We’ve got quite a few nest-boxes dotted around the garden, and almost all are being used by busy house sparrows, robins, and titmice of all sorts. One nest box hangs on the north wall of our house, only yards from the kitchen door. We pass it dozens of times every day, and both the cat and dog are never far away. A little while ago this box was investigated by a pair of nuthatches. I never thought they’d use it. There’s a constant stream of people and animals going backwards and forwards past it but they still settled in. They’ve raised a family to the noisy stage, so —fingers crossed— there will be plenty of nuthatches in our wood this year. The parents are flying in with food on average once every seven minutes, from dawn until duck. That means we have to leave and return to the kitchen carefully. We wait until a parent bird has either just popped in to feed their chicks, or popped out on its next hunting trip!

Nuthatch, by Rebekah Wilkinson, via Pixabay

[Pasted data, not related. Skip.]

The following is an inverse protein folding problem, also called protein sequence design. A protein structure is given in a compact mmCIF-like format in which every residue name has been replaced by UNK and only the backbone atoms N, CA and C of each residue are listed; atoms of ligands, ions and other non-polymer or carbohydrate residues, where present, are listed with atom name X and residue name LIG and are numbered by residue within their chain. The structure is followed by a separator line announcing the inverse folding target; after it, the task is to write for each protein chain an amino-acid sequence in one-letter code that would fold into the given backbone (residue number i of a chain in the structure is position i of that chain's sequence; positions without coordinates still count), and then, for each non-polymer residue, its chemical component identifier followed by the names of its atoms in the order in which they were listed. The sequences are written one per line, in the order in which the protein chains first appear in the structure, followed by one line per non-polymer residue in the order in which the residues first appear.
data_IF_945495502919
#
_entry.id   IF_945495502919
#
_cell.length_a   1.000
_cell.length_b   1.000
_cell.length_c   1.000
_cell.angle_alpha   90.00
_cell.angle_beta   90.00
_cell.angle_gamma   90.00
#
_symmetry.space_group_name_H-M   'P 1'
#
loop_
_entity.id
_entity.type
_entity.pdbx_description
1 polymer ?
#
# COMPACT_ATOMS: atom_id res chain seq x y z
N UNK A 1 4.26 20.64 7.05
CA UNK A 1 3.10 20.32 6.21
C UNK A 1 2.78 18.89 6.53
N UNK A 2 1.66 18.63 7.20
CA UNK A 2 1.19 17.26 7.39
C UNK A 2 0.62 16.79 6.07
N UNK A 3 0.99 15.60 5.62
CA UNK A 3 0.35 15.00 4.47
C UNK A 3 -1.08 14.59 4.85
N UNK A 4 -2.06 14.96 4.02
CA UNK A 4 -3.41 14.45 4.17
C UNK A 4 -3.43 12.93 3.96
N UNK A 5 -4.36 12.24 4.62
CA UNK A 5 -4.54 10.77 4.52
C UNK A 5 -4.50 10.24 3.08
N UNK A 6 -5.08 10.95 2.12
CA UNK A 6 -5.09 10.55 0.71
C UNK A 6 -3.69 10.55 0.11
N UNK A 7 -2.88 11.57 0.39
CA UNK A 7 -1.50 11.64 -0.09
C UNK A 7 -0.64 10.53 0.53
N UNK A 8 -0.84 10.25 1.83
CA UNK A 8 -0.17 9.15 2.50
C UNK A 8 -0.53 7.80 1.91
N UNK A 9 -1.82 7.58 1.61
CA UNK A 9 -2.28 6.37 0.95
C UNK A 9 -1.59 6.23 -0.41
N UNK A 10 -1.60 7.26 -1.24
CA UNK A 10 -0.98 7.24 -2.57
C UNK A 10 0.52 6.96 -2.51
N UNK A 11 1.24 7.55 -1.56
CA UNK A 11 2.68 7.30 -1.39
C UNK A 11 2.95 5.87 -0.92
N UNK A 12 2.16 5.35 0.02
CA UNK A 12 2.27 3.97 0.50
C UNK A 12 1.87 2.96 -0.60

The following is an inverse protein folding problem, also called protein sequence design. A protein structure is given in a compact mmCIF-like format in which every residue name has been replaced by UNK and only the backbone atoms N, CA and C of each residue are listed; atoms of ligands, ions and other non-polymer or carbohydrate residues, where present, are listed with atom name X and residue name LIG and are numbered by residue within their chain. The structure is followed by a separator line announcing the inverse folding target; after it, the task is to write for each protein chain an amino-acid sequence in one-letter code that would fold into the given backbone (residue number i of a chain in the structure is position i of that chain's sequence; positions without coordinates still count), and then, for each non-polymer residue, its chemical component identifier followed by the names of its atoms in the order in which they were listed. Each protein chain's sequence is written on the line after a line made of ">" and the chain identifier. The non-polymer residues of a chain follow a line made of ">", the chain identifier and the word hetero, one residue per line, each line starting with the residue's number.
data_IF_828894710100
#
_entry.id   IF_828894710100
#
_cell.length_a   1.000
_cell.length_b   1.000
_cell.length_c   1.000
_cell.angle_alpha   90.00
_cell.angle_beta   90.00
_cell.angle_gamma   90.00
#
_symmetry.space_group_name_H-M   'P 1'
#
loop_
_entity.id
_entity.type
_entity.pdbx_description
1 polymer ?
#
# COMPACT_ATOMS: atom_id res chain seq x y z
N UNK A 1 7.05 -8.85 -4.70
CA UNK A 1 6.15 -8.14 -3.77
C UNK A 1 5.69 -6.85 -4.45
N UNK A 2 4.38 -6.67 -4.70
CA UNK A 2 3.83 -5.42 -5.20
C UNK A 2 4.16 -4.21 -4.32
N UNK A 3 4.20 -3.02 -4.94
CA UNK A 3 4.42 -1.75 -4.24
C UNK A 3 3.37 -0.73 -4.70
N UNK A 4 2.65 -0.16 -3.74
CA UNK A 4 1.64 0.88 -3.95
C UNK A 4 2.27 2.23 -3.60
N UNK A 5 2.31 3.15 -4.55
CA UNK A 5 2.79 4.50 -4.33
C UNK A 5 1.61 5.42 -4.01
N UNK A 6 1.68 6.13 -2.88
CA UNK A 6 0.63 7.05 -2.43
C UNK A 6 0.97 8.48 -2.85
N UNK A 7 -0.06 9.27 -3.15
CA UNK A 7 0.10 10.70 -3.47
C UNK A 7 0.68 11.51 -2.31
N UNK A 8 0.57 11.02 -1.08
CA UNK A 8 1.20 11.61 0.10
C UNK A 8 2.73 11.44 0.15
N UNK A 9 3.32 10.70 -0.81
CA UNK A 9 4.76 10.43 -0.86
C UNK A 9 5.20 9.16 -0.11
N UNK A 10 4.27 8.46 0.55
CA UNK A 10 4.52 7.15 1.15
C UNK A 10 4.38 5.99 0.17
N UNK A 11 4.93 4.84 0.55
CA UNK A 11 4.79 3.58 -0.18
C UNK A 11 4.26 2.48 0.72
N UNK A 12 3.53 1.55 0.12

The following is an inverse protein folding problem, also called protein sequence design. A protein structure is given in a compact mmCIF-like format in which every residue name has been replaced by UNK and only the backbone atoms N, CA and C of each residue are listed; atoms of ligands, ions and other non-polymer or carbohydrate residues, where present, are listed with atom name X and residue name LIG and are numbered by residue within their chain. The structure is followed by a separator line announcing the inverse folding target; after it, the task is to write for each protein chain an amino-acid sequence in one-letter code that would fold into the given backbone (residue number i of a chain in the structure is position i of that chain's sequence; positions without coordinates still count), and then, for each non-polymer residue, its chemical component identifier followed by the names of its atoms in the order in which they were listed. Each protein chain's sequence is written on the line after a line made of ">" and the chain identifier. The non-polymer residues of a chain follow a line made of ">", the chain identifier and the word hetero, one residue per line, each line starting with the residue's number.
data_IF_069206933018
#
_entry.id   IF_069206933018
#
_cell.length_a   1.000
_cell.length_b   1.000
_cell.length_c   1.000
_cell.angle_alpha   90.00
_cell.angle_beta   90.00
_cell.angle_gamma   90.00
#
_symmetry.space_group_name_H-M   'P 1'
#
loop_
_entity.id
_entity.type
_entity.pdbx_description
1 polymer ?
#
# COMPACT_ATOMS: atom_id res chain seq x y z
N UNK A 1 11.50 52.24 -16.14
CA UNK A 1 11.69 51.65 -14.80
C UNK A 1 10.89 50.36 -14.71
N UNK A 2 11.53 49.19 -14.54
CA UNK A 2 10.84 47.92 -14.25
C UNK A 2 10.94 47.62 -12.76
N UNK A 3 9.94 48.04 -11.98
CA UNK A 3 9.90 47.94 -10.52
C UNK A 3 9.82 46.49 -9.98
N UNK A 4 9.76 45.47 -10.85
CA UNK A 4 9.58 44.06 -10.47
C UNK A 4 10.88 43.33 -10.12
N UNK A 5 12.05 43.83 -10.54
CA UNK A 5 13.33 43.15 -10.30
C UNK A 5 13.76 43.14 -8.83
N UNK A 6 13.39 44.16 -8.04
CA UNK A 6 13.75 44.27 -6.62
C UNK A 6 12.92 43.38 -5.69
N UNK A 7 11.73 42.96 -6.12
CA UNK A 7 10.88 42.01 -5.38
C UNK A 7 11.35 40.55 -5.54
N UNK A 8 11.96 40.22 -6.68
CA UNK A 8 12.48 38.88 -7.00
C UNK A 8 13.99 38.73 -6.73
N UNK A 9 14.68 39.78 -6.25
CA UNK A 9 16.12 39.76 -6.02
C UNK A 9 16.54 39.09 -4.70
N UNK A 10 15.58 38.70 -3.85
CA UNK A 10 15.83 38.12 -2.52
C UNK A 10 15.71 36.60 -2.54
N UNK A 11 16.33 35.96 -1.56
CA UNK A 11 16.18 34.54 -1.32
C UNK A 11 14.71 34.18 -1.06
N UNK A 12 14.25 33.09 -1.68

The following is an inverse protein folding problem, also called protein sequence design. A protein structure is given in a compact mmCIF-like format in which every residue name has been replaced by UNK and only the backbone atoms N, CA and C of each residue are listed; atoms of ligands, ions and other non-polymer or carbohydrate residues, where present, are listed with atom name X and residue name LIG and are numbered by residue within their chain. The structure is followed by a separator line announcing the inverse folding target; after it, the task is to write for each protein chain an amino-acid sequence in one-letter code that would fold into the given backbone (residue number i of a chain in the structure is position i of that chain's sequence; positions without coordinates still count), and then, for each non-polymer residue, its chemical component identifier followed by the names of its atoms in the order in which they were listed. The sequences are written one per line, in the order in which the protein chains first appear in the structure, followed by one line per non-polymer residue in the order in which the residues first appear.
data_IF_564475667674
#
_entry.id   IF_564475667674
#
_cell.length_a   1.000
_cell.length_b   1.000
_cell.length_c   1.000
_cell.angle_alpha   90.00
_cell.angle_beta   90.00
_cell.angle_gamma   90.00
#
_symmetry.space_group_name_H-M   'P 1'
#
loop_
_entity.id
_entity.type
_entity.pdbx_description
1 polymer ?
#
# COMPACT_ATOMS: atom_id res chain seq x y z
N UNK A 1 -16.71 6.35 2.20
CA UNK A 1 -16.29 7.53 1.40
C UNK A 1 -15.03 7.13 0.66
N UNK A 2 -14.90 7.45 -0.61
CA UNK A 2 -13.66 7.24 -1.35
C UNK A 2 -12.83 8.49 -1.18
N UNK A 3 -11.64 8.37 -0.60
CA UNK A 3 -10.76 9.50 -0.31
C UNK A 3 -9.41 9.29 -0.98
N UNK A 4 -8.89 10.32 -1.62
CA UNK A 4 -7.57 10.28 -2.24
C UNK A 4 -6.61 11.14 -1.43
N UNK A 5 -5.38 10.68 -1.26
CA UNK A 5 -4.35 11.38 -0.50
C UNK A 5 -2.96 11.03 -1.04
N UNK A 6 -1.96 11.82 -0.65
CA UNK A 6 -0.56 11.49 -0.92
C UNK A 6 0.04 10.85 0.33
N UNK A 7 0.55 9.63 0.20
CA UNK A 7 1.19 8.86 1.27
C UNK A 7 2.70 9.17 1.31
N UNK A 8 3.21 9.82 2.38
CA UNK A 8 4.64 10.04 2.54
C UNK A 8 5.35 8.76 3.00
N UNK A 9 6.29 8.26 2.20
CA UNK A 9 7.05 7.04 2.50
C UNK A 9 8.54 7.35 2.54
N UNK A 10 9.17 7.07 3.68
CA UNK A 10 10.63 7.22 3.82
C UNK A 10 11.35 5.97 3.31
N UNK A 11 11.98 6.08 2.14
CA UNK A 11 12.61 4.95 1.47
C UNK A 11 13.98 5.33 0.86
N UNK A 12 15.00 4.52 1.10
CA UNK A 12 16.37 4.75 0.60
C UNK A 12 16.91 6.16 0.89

The garden plants and nestlings might be changing fast, but some things are the same all year round. DD got up for work at 5am this morning , and looked out of the kitchen window to see a wild boar rooting along the outside of our boundary fence!

Blog, gardening

Food, Glorious Food!

Apricot_flowers_best
Late winter

Back in February, I wrote about the apricot tree flowering in my greenhouse. That was before winter came back to bite us, in the form of The Beast From The East. At a time when spring should have been springing, we ended up with several feet of snow, and endless days with the thermometer registering well below freezing. Despite my greenhouse heater going full pelt and plenty of insulation, the later flushes of apricot flowers were nipped by the cold.  A lot of them shrivelled before opening. Some of the earliest fruitlets were killed too, so instead of a tree covered in fruit, we were left with only a few dozen surviving apricots.

That turned out to be a blessing in disguise. If every flower had turned into a fruit, we’d have had hundreds of apricots, none of them any bigger than grapes. The stone inside each one would have taken up a lot of room, so there wouldn’t have been much in the way of juicy fruit.

APRICOTS.1_0537
What a difference four months made!

The answer would have been for me to thin out the fruit by picking them off while they were still tiny. The idea is to leave about one fruit for every four inches of branch. I can’t bear to be ruthless, so we would have ended up with measly apricots.